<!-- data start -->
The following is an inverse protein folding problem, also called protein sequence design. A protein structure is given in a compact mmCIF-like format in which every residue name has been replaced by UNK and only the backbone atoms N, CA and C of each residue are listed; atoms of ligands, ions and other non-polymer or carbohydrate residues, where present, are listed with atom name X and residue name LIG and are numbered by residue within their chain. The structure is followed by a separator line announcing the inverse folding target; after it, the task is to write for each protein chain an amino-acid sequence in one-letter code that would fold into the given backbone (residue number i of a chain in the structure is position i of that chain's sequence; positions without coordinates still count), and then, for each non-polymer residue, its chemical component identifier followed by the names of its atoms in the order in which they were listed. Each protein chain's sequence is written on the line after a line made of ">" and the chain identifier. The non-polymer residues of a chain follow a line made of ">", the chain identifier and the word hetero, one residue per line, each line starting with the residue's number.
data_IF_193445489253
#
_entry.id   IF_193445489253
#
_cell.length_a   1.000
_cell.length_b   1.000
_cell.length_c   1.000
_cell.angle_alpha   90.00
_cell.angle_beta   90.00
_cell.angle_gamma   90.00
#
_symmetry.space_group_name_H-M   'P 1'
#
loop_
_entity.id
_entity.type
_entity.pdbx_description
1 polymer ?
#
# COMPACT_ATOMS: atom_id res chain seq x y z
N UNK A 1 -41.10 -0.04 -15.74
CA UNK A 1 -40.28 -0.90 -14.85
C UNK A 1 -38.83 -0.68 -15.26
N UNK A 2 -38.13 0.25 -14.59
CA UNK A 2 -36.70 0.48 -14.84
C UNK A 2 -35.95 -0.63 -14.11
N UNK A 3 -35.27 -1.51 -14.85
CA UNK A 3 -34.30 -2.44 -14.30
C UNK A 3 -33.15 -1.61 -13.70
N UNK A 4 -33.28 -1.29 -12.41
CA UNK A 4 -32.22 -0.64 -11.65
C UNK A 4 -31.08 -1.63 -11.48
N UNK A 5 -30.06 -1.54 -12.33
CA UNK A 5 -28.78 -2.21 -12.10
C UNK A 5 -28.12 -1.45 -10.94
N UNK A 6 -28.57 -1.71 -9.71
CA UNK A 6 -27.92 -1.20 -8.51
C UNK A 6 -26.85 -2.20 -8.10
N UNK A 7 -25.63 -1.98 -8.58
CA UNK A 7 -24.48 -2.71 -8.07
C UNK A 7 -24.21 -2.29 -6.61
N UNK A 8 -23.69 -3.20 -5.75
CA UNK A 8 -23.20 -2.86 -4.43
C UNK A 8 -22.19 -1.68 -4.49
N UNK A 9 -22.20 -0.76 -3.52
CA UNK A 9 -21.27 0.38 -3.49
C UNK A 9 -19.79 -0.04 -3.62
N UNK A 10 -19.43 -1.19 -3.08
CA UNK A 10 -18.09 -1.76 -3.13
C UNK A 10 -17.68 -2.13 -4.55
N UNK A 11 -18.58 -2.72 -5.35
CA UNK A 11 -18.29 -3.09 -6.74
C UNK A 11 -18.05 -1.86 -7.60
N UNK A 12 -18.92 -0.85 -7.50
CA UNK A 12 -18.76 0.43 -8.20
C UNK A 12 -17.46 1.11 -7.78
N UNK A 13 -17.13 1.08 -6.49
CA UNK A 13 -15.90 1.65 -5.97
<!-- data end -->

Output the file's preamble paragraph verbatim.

The following is an inverse protein folding problem, also called protein sequence design. A protein structure is given in a compact mmCIF-like format in which every residue name has been replaced by UNK and only the backbone atoms N, CA and C of each residue are listed; atoms of ligands, ions and other non-polymer or carbohydrate residues, where present, are listed with atom name X and residue name LIG and are numbered by residue within their chain. The structure is followed by a separator line announcing the inverse folding target; after it, the task is to write for each protein chain an amino-acid sequence in one-letter code that would fold into the given backbone (residue number i of a chain in the structure is position i of that chain's sequence; positions without coordinates still count), and then, for each non-polymer residue, its chemical component identifier followed by the names of its atoms in the order in which they were listed. Each protein chain's sequence is written on the line after a line made of ">" and the chain identifier. The non-polymer residues of a chain follow a line made of ">", the chain identifier and the word hetero, one residue per line, each line starting with the residue's number.